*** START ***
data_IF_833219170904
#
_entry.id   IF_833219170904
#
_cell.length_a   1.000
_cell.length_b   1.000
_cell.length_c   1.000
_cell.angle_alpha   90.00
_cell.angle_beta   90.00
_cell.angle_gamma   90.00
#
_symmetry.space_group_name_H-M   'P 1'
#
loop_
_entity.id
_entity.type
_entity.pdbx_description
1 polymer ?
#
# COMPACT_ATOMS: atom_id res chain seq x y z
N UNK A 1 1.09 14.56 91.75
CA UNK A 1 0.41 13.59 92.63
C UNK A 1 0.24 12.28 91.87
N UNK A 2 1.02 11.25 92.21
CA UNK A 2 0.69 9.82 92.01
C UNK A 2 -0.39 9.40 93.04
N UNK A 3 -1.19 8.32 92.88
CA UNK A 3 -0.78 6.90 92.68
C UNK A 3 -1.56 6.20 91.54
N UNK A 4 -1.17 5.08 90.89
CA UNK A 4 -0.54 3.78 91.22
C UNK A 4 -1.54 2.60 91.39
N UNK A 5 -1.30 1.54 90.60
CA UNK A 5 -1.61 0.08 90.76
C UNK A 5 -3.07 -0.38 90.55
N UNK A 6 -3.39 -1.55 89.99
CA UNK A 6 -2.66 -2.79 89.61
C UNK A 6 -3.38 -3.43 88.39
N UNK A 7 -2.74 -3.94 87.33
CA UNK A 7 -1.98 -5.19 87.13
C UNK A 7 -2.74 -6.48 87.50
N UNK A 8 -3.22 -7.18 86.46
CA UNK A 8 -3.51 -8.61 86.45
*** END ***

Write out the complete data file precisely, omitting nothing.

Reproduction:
data_IF_833219170904
#
_entry.id   IF_833219170904
#
_cell.length_a   1.000
_cell.length_b   1.000
_cell.length_c   1.000
_cell.angle_alpha   90.00
_cell.angle_beta   90.00
_cell.angle_gamma   90.00
#
_symmetry.space_group_name_H-M   'P 1'
#
loop_
_entity.id
_entity.type
_entity.pdbx_description
1 polymer ?
#
# COMPACT_ATOMS: atom_id res chain seq x y z
N UNK A 1 1.09 14.56 91.75
CA UNK A 1 0.41 13.59 92.63
C UNK A 1 0.24 12.28 91.87
N UNK A 2 1.02 11.25 92.21
CA UNK A 2 0.69 9.82 92.01
C UNK A 2 -0.39 9.40 93.04
N UNK A 3 -1.19 8.32 92.88
CA UNK A 3 -0.78 6.90 92.68
C UNK A 3 -1.56 6.20 91.54
N UNK A 4 -1.17 5.08 90.89
CA UNK A 4 -0.54 3.78 91.22
C UNK A 4 -1.54 2.60 91.39
N UNK A 5 -1.30 1.54 90.60
CA UNK A 5 -1.61 0.08 90.76
C UNK A 5 -3.07 -0.38 90.55
N UNK A 6 -3.39 -1.55 89.99
CA UNK A 6 -2.66 -2.79 89.61
C UNK A 6 -3.38 -3.43 88.39
N UNK A 7 -2.74 -3.94 87.33
CA UNK A 7 -1.98 -5.19 87.13
C UNK A 7 -2.74 -6.48 87.50
N UNK A 8 -3.22 -7.18 86.46
CA UNK A 8 -3.51 -8.61 86.45